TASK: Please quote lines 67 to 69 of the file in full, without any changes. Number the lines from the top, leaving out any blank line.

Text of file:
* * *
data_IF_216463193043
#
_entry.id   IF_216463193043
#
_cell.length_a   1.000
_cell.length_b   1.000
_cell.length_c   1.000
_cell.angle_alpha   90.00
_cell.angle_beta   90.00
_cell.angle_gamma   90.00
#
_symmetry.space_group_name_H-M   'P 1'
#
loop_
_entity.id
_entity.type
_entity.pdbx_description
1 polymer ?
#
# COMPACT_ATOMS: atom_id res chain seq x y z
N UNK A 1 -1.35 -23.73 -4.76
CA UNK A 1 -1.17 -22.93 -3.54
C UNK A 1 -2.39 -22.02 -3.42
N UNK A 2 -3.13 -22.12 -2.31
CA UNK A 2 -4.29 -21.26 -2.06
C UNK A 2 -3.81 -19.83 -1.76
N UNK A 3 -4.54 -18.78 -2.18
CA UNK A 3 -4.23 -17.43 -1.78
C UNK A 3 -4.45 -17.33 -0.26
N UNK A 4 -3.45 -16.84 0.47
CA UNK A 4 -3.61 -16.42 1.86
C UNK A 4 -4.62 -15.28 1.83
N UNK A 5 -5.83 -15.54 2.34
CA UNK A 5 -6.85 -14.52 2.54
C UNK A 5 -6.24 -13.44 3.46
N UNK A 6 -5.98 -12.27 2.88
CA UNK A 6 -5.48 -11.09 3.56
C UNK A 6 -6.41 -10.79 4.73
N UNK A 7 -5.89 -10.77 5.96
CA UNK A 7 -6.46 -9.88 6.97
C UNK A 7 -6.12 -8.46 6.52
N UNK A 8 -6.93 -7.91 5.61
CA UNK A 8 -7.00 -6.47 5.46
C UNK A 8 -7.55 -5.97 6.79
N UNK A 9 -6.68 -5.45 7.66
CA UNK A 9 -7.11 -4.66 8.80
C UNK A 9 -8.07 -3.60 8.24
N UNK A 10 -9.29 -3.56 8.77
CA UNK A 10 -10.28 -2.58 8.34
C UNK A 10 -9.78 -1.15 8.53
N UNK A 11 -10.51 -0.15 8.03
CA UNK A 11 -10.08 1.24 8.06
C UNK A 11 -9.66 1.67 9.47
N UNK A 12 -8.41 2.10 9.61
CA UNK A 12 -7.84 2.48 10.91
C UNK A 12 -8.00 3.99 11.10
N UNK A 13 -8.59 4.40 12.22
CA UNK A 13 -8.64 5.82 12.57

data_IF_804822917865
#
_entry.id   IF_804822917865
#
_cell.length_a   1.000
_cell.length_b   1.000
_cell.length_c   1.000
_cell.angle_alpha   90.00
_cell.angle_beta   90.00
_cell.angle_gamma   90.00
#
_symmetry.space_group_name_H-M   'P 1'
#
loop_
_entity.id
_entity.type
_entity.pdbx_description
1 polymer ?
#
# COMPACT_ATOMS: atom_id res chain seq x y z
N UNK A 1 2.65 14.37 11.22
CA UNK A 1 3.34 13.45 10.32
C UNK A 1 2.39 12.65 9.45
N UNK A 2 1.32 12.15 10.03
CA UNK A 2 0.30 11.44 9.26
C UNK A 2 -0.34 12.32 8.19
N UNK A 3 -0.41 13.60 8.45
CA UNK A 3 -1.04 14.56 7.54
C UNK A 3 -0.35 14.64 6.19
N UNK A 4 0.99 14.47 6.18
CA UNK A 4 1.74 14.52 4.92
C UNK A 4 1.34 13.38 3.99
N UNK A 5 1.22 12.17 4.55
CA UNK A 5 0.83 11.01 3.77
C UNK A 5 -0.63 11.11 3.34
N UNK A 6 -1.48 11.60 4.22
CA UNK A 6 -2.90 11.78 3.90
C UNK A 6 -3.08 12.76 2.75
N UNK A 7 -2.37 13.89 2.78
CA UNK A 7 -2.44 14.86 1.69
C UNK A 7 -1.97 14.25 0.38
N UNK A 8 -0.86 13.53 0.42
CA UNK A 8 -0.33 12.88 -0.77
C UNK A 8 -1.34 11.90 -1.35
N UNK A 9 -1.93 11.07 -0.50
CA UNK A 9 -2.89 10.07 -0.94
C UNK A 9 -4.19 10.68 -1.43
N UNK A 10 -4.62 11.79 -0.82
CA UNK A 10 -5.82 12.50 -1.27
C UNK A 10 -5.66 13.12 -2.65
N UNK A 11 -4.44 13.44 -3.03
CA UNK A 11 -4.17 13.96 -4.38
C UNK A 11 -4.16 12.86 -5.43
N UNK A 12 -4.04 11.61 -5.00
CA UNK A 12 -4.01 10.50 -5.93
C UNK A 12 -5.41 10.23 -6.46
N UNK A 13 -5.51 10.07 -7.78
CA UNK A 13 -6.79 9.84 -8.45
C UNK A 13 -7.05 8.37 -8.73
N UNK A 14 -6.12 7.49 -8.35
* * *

_cell.angle_beta   90.00
_cell.angle_gamma   90.00
#